A multi-pronged approach to youth problems

The youth-for-youth movement will see Golden Youth Award participants mentor at-risk youth in their schools. Such a move should have a positive impact on issues such as youth violence and crime.

In fact, the movement could be expanded by the schools to even include students who may not have been selected for the Golden Youth Award camp.

This is one such way schools can become more involved in finding solutions to youth problems. Having youth feedback is necessary.

When it comes to the upbringing of our children, it must be a shared responsibility between parents and the schools.

We can blame bad parenting at home for poor grades, drug abuse, and absenteeism. But we must also acknowledge the fact that our children spend almost half the day in school and for that reason, schools also share the responsibility of parenting. If schools simply exist to transmit knowledge, then we may as well replace schools with technology.

Both parents and schools must also be imparting values in their students. When parenting at home fails, would it be unfair to expect that we can rely on the schools? Is imparting values a part of education is a question we must answer.

We must also question the education system if students are displaying good behaviour only during school hours. If they are going bad after school hours, then is the good behaviour in school a facade? Is there any value to an education that loses control over its pupils without direct control?

Some schools have introduced parenting programmes. This is a step that brings educators, parents and students together so they know more about each other.

This is an acknowledgement that parents and schools share a responsibility and that they have to work together.

And with boarding facilities being liberalised, and central schools being established, the need to strengthen the parenting aspect in schools becomes clear. The values learnt in school and in the hostels, should sustain when the students are outside the school environment. They should remain when they leave school.

This is easier said than done but something has to be done.

Teachers are currently being trained in transformative pedagogy which will make teaching a more horizontal affair, and more engaging for students.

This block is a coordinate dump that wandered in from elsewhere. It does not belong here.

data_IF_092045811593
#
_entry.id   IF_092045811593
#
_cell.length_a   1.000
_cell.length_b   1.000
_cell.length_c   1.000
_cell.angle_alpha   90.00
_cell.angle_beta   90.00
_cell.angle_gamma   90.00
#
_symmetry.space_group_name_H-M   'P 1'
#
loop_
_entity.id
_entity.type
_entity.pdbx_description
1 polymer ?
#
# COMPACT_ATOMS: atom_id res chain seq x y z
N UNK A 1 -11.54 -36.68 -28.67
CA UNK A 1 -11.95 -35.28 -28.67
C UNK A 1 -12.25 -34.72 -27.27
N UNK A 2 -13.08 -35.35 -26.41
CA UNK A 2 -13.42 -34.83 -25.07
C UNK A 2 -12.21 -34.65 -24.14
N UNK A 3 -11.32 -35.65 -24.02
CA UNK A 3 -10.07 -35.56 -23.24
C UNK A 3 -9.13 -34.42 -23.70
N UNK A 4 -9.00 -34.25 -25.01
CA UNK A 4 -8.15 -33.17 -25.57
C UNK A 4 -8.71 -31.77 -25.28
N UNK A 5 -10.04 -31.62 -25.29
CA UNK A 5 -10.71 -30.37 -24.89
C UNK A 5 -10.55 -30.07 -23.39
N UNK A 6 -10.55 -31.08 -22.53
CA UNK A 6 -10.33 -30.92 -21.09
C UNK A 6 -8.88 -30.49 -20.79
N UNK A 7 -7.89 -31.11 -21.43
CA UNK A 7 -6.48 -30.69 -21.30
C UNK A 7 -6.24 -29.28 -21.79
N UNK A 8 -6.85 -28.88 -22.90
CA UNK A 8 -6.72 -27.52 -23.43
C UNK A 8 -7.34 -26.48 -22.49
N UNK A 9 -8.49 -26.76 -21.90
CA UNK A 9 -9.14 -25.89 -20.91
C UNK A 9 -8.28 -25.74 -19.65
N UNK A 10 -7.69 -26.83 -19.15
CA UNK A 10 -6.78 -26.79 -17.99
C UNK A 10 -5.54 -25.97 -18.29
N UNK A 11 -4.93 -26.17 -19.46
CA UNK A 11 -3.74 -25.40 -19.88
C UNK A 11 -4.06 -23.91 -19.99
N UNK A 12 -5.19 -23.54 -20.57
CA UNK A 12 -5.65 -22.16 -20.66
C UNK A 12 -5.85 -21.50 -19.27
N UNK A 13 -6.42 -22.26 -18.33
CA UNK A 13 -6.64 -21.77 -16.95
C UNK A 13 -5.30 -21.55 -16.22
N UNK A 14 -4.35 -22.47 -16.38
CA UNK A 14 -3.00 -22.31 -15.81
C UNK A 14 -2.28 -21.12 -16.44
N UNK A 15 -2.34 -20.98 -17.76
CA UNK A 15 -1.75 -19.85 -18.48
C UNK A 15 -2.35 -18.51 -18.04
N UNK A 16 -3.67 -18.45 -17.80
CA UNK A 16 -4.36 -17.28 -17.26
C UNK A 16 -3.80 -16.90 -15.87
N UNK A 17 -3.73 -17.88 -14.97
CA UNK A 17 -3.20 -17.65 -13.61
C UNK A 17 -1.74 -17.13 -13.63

It would be worth exploring providing trainings for both parents and educators on how to be effective parents.

We need a multi-pronged approach to addressing our youth issues. Involving parents and educators is just one aspect.

1 reply
  1. irfan
    irfan says:

    Probably it should be considered an enlightenment of its own kind if one can become his respective friend, guide, teacher, parent and the philosopher. But the reality is that we always look for others to be our guide and philosopher. On most of the occasions, we have our parents, family and our teachers at schools as our parental guides to begin with.

    And before we become parents guiding our own children and family; there is stage in everyone’s life when one is left alone to be his own friend and the only guide. This is one very crucial stage in life and so many of us simply jumps this stage accepting life as it comes to us. So before we can act with a philosophy that’s our own, we tend to react to situations and conditions. And in today’s busy competitive life, progress even comes at the cost of wrong decisions or simply lack of decisions. No society wants to see its youth always making wrong decisions.

    The ‘Youth for Youth’ movement is a great initiative. And I just hope that when these Golden Youth Award participants start to mentor the so called at risk students of their respective schools; the other students don’t feel victims of some kind of jealousy. There is no room for jealousy in a Buddhist society, but we humans do get jealous about so many things. We even commit crimes out of just jealousy. We don’t hesitate to harm others for our failure in being our own true guide and philosopher. So I would like to request these Golden Youth Award participants to show some responsibility to their assigned tasks.

    Mentoring is no easy job. So let’s hope that they don’t make the mistake where they think that they are the perfect doctors ordered and rest of those at risk youths are the patients only. They need to mentor them in a way where they can become their own effective mentors in quick time and then together as an united force they can mentor another set of youths needing their help.

    As participants of the Golden Youth Award, these young people have achieved recognition. And they need to be aware of the fact the youths even force themselves to risky situations in search of recognition only. So let’s hope that such a good initiative like this will see its fruitful phase and we can have youths who are much better friends, guides, teachers, parents and philosophers to their own needs in becoming great human beings. No body can make anyone human if one refuses to learn what it means to be human.

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